Seth Bryant: EU Strategic Planning

In this week’s internship meeting we discussed the concept of brain drain.  When I first saw this topic on the schedule I assumed it would be some topic regarding mental exhaustion.  I didn’t have any particular reason for this just an assumption based on the name.  I was surprised then when instead the topic was actually about the drain of talent and intellect from a country as its citizens go abroad to find work.  I had heard of the concept before but coming from America I had almost an opposite perspective on the problem.  Rather than being the place that people are draining out of America is, for the vast majority, where people are draining into.  This means that the US receives the positive end of brain drain, instead of losing skilled individuals America is far more prone to gain large numbers of individuals from places like India and China.  This is unfortunately not the situation that Italy faces.  Instead, Italy is the place from which, to be colloquial, brains are drained.  This means that Italy faces a shortage of intelligent laborers, which as we discussed last week are becoming and will continue to become the most important workers in the employment landscape of the future.  Part of the reason for this is that Italy’s youth unemployment levels are very high.  This leads to many younger individuals to leave the country to find work and not return.  This problem is exacerbated by the fact that Italy, like Japan though to a lesser degree, is an aging country.  This creates the problem that more and more positions will be filled by career employees who don’t want to leave jobs they are comfortable in to make room for new employees. While this is a worse problem in Italy it is not uncommon in America either.  A common critique for my generation is that we just don’t want a job enough to go out and find one.  This ignores the fact that given modern job-finding conditions, such as positions already being filled and higher initial employment requirements, this is not that feasible.  This problem has additional complications which pertain to my internship.  As you probably know my internship is at the town hall in Arezzo.  One of my first experiences was a conference in Bologna where the city was seeking out professional advice for a better performance evaluation system for their senior civil service.  You see in Italy senior members of the government are extremely difficult to fire.  This comes about from a combination of Italian laws and the power of unions in Italian society.  This difficulty is true even if a senior civil servant is performing below evaluations, a near impossibility given that many define their own objectives to be measured by.  This means that the Italian government is an even more difficult position in terms of trying to attract young talent because they are unable to be rid of even the employees they would like to be let alone the ones who actually do a good job.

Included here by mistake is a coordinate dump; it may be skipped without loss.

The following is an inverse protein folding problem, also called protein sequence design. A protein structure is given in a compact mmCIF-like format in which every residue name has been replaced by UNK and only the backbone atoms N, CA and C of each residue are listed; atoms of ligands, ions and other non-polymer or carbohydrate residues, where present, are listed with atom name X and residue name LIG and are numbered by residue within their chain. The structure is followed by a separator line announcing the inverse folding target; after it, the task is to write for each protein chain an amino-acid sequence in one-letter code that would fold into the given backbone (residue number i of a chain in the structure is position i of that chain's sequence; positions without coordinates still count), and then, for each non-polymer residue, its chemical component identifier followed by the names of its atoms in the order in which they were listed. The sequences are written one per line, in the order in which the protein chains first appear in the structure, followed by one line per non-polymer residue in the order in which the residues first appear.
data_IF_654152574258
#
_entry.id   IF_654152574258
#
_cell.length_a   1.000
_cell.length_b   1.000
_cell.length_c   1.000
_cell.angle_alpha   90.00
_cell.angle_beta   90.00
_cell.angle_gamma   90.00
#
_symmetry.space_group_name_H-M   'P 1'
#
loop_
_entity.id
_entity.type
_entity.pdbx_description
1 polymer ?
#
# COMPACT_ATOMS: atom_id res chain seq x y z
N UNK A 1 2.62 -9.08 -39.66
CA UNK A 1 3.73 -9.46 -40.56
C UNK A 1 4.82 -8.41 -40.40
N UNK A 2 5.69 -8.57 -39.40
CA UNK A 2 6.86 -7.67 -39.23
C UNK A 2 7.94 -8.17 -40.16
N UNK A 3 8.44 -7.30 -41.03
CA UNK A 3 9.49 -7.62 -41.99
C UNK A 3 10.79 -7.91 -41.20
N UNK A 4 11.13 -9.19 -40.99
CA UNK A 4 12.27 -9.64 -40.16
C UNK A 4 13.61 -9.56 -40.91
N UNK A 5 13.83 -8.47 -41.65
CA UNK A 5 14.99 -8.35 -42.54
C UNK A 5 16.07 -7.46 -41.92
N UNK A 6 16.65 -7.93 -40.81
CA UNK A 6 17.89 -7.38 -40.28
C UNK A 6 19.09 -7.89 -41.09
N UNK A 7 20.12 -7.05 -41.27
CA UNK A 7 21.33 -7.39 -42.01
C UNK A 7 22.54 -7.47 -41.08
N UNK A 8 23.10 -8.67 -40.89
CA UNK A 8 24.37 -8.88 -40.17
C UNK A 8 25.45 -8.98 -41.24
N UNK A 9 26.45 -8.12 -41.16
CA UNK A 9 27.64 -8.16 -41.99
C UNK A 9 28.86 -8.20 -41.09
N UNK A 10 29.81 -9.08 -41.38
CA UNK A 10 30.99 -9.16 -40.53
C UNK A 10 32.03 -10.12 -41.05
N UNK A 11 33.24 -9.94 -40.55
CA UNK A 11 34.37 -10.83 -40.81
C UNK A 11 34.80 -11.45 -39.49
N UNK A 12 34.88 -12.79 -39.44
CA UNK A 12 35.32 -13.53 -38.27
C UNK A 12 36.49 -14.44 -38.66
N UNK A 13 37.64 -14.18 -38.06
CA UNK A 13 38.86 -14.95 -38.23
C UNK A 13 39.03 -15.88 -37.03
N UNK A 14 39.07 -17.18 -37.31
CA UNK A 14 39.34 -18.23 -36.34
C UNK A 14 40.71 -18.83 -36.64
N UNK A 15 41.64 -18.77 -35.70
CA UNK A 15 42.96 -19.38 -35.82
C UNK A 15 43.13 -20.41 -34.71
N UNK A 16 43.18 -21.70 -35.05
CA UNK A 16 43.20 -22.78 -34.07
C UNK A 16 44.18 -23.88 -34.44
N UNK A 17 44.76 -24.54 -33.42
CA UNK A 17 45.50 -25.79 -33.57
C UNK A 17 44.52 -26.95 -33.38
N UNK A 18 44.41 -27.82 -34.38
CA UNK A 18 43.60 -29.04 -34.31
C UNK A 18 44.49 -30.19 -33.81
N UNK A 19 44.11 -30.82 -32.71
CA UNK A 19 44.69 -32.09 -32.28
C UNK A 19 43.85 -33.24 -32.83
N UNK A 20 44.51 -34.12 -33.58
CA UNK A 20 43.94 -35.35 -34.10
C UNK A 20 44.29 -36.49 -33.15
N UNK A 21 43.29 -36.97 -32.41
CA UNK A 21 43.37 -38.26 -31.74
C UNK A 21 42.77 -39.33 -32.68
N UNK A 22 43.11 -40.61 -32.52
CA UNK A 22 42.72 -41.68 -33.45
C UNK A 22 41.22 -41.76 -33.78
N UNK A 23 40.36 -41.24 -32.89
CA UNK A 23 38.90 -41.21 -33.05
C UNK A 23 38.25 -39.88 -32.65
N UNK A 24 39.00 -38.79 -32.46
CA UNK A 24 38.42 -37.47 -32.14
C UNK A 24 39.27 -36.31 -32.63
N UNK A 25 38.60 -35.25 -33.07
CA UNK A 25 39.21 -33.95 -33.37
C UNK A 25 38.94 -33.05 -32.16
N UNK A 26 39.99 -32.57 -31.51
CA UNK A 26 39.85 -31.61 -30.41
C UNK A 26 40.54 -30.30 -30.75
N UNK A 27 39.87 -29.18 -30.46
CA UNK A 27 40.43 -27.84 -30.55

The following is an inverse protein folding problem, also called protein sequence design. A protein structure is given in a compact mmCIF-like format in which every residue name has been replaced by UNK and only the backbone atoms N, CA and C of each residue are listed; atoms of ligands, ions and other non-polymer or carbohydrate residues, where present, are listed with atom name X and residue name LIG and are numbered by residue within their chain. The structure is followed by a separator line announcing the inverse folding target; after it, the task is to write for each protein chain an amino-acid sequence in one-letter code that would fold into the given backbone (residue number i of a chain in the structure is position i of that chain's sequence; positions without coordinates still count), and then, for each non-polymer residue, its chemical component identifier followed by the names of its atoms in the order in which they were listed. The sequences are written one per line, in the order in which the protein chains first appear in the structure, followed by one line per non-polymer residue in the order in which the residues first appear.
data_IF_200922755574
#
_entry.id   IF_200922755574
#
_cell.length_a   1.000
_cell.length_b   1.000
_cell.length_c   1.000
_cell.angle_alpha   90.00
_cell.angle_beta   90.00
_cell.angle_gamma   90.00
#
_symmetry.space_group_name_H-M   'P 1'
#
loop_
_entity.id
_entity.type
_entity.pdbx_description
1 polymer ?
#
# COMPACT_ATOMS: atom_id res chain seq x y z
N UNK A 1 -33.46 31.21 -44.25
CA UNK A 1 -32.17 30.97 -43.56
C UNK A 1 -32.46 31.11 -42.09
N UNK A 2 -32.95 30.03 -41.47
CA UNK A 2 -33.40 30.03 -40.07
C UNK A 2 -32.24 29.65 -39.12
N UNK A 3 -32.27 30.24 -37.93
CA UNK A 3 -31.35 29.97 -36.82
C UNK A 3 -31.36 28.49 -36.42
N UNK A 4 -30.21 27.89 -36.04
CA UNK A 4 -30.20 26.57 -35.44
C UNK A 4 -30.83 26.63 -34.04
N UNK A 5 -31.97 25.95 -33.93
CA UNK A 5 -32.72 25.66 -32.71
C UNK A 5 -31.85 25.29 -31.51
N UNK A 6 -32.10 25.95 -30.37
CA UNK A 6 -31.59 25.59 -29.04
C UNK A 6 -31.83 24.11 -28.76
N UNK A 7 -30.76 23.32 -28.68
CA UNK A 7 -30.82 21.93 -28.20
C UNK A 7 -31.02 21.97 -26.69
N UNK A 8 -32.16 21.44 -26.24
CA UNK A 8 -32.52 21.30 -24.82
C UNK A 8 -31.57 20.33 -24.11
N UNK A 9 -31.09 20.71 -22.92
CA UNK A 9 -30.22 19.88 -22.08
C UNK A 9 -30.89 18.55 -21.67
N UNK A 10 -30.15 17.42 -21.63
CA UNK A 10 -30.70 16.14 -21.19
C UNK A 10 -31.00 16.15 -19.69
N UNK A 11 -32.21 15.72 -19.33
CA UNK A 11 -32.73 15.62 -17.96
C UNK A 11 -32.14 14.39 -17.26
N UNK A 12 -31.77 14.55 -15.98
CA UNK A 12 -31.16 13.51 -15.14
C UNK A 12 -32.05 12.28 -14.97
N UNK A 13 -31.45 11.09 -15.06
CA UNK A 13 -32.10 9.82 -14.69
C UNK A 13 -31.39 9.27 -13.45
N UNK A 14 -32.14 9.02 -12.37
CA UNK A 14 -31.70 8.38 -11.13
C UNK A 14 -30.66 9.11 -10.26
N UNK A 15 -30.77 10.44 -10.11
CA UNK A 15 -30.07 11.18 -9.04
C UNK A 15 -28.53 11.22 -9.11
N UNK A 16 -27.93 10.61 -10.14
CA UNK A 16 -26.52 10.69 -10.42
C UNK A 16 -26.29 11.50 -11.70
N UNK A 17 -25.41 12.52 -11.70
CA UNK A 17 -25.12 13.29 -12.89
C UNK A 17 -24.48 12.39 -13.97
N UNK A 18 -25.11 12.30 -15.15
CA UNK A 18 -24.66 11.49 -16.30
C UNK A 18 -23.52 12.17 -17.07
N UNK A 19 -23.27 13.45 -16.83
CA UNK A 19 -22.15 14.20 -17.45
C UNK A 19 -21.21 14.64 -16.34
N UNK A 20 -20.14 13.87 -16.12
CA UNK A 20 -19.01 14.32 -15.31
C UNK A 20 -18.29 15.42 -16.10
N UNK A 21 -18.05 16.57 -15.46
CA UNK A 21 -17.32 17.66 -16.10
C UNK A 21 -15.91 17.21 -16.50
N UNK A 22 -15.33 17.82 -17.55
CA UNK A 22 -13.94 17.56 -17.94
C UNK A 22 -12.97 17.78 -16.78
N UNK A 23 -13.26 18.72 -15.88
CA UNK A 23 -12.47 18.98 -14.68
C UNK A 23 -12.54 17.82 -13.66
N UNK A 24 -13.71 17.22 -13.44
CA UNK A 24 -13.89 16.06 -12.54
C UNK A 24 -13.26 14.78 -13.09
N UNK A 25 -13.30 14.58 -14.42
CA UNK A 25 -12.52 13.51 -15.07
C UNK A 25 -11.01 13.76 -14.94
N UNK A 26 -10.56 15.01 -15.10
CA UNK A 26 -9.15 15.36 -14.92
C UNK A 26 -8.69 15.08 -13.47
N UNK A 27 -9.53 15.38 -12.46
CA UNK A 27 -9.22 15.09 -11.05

-Seth Bryant

The content of this website is mine alone and does not necessarily reflect the views of the University of Oklahoma, OU in Arezzo, or any other affiliated entity.

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